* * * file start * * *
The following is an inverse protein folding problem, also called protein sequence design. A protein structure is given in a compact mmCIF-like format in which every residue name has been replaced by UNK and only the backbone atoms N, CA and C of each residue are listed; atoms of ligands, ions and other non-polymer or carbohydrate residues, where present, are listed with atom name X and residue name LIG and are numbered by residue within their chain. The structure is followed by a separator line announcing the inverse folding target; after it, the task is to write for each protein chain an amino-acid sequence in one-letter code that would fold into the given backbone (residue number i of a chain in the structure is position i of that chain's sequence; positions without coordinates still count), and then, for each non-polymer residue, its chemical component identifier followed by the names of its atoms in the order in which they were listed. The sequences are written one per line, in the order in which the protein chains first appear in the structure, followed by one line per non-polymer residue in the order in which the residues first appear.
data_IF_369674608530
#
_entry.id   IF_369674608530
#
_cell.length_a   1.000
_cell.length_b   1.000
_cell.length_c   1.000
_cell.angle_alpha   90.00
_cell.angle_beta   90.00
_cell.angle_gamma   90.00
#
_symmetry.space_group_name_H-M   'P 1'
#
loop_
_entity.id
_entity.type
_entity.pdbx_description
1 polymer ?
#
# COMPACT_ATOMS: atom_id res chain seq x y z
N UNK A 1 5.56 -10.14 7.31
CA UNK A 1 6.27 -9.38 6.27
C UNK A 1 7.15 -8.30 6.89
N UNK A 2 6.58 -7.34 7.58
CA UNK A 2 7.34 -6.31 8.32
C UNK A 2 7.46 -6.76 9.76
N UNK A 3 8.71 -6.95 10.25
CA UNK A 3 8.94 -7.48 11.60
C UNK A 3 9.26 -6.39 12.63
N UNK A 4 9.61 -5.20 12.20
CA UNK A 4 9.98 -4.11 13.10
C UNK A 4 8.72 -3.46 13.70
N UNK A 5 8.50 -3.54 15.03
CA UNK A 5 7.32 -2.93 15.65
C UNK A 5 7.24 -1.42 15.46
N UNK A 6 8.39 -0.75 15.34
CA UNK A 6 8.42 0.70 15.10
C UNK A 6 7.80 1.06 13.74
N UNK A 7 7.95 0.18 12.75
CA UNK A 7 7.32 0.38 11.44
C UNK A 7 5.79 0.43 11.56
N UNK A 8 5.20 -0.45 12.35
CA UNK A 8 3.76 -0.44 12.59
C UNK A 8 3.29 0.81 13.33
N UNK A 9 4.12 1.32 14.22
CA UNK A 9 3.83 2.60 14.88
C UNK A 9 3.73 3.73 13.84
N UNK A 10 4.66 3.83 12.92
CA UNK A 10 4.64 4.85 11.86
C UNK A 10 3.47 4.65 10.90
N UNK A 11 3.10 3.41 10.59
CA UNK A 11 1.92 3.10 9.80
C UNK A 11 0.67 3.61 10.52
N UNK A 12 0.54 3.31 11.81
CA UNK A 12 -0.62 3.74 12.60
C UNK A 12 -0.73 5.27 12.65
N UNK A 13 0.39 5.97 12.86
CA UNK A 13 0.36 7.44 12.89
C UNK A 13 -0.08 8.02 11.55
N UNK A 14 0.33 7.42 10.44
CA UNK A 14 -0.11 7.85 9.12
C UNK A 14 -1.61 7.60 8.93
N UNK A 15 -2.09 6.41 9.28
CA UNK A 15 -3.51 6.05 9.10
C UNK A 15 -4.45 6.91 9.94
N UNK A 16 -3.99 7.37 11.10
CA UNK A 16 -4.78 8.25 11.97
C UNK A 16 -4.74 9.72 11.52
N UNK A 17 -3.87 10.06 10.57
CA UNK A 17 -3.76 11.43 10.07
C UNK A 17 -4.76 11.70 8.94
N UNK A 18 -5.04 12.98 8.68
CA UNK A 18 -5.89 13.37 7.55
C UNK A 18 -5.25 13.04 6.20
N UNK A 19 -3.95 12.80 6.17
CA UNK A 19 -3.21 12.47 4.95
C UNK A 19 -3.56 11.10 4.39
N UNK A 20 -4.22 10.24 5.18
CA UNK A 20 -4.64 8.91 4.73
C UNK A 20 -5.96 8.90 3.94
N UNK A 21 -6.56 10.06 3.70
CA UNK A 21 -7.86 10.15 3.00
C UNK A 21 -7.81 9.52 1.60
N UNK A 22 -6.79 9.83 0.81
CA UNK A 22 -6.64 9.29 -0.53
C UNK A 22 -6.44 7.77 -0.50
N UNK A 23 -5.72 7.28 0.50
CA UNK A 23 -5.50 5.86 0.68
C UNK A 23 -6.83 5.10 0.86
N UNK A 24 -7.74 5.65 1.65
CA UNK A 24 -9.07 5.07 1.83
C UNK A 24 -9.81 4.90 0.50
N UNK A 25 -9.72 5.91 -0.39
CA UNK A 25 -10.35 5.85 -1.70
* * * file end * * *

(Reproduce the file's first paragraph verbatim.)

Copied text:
The following is an inverse protein folding problem, also called protein sequence design. A protein structure is given in a compact mmCIF-like format in which every residue name has been replaced by UNK and only the backbone atoms N, CA and C of each residue are listed; atoms of ligands, ions and other non-polymer or carbohydrate residues, where present, are listed with atom name X and residue name LIG and are numbered by residue within their chain. The structure is followed by a separator line announcing the inverse folding target; after it, the task is to write for each protein chain an amino-acid sequence in one-letter code that would fold into the given backbone (residue number i of a chain in the structure is position i of that chain's sequence; positions without coordinates still count), and then, for each non-polymer residue, its chemical component identifier followed by the names of its atoms in the order in which they were listed. The sequences are written one per line, in the order in which the protein chains first appear in the structure, followed by one line per non-polymer residue in the order in which the residues first appear.